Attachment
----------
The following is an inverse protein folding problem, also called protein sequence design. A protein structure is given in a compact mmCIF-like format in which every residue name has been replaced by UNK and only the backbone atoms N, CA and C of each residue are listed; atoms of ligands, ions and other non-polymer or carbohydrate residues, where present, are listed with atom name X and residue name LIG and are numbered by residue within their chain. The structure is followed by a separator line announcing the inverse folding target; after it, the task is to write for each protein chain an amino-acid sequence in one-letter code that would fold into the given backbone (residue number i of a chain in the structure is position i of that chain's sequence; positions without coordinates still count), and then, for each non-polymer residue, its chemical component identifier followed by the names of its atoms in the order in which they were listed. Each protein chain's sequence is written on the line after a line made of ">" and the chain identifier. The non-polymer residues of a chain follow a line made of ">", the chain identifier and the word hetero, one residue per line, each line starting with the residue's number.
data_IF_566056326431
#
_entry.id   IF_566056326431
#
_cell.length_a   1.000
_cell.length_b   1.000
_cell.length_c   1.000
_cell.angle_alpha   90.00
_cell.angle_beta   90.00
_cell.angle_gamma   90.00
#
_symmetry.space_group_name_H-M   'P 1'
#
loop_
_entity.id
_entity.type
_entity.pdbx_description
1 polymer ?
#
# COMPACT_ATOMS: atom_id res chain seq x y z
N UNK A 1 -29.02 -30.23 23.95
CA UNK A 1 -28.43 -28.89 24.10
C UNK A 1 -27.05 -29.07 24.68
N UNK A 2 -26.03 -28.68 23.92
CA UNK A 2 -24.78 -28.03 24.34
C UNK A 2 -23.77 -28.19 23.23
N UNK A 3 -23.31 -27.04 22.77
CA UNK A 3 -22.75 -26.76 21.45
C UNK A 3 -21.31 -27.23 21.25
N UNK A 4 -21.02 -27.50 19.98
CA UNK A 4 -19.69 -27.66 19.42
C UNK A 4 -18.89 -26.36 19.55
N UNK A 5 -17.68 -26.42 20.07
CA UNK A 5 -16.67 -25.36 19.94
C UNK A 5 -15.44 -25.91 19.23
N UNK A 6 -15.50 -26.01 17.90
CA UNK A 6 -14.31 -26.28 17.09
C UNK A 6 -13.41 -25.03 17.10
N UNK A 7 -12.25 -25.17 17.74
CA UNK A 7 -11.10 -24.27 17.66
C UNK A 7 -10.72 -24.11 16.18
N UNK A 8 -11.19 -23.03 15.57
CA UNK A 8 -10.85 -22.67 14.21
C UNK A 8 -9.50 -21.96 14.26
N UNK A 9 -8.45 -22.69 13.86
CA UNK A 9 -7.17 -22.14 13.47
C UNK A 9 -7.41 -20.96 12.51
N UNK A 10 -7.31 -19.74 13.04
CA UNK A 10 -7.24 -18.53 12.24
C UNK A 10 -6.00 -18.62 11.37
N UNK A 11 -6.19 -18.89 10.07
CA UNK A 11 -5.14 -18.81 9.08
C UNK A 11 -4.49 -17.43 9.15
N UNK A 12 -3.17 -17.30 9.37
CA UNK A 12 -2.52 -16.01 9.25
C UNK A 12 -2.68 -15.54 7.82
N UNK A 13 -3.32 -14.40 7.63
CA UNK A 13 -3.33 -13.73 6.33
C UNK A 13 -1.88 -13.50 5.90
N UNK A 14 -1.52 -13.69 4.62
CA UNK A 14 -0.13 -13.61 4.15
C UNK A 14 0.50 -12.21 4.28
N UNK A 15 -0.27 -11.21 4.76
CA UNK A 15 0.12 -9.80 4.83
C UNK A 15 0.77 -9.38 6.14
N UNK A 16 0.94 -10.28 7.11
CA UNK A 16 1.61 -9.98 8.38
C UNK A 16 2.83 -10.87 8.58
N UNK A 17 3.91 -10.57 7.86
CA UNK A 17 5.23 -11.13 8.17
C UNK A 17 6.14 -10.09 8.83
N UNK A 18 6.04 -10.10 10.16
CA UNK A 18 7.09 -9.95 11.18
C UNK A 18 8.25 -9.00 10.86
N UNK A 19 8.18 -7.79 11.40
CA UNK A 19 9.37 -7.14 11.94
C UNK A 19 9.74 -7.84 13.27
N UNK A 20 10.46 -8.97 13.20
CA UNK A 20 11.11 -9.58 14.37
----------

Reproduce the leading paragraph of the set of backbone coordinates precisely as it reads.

The following is an inverse protein folding problem, also called protein sequence design. A protein structure is given in a compact mmCIF-like format in which every residue name has been replaced by UNK and only the backbone atoms N, CA and C of each residue are listed; atoms of ligands, ions and other non-polymer or carbohydrate residues, where present, are listed with atom name X and residue name LIG and are numbered by residue within their chain. The structure is followed by a separator line announcing the inverse folding target; after it, the task is to write for each protein chain an amino-acid sequence in one-letter code that would fold into the given backbone (residue number i of a chain in the structure is position i of that chain's sequence; positions without coordinates still count), and then, for each non-polymer residue, its chemical component identifier followed by the names of its atoms in the order in which they were listed. Each protein chain's sequence is written on the line after a line made of ">" and the chain identifier. The non-polymer residues of a chain follow a line made of ">", the chain identifier and the word hetero, one residue per line, each line starting with the residue's number.